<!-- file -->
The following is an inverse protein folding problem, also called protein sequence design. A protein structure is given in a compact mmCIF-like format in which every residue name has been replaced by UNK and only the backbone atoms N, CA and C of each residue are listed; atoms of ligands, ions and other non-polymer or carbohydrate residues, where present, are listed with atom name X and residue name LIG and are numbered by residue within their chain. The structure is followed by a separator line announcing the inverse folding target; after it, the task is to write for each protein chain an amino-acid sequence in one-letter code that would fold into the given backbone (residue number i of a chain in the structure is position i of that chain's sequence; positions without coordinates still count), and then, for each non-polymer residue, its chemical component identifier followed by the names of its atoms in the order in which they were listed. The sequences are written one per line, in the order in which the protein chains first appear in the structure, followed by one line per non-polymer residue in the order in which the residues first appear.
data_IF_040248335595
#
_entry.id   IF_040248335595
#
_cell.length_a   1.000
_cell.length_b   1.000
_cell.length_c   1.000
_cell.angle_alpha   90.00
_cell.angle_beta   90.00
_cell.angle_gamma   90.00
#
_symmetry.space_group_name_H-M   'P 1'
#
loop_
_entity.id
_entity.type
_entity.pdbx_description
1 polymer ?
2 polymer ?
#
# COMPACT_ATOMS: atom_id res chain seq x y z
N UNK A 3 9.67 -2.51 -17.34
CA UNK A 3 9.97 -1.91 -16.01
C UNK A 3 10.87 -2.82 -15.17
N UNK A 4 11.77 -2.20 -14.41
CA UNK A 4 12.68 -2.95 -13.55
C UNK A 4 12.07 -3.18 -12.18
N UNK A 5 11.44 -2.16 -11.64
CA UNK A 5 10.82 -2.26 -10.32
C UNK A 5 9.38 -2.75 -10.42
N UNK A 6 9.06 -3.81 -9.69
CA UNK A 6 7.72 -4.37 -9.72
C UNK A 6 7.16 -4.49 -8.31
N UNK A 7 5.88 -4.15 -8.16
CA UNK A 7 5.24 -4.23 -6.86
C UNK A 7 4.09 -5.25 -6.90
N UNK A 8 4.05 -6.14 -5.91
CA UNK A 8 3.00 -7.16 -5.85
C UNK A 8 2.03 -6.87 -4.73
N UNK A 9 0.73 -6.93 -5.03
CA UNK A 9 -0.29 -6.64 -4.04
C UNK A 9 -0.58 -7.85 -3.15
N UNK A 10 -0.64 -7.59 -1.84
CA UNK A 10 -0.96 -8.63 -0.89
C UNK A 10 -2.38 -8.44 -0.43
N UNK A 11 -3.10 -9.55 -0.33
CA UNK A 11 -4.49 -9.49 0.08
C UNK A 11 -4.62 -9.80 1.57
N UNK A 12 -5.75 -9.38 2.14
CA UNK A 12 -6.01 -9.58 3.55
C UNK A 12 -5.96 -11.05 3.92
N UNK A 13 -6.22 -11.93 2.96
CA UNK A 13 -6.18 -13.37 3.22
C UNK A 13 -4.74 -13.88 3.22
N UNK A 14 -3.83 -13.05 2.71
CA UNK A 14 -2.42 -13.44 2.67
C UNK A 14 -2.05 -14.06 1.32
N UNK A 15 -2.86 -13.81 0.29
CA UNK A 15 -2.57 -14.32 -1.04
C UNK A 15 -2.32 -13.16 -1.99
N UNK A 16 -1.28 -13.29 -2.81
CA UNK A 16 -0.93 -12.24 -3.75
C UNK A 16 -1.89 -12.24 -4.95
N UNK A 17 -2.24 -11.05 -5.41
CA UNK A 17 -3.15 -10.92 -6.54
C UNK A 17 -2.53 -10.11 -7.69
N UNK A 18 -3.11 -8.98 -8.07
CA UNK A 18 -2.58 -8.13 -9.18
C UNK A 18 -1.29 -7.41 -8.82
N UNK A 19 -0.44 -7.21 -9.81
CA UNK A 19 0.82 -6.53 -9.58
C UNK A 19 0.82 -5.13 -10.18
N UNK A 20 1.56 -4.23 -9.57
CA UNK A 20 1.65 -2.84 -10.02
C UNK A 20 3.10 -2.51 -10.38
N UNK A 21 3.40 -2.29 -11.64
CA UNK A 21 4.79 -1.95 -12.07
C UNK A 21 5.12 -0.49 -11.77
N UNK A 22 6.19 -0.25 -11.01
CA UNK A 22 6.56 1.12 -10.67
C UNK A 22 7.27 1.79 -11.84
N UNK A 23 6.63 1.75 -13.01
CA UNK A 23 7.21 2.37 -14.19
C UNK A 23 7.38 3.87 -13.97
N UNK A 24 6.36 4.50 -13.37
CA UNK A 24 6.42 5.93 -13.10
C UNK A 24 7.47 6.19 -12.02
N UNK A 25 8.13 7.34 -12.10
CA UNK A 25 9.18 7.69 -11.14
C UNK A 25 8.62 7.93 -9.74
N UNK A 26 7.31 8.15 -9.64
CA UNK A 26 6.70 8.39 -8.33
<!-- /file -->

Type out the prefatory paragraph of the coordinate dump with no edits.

The following is an inverse protein folding problem, also called protein sequence design. A protein structure is given in a compact mmCIF-like format in which every residue name has been replaced by UNK and only the backbone atoms N, CA and C of each residue are listed; atoms of ligands, ions and other non-polymer or carbohydrate residues, where present, are listed with atom name X and residue name LIG and are numbered by residue within their chain. The structure is followed by a separator line announcing the inverse folding target; after it, the task is to write for each protein chain an amino-acid sequence in one-letter code that would fold into the given backbone (residue number i of a chain in the structure is position i of that chain's sequence; positions without coordinates still count), and then, for each non-polymer residue, its chemical component identifier followed by the names of its atoms in the order in which they were listed. The sequences are written one per line, in the order in which the protein chains first appear in the structure, followed by one line per non-polymer residue in the order in which the residues first appear.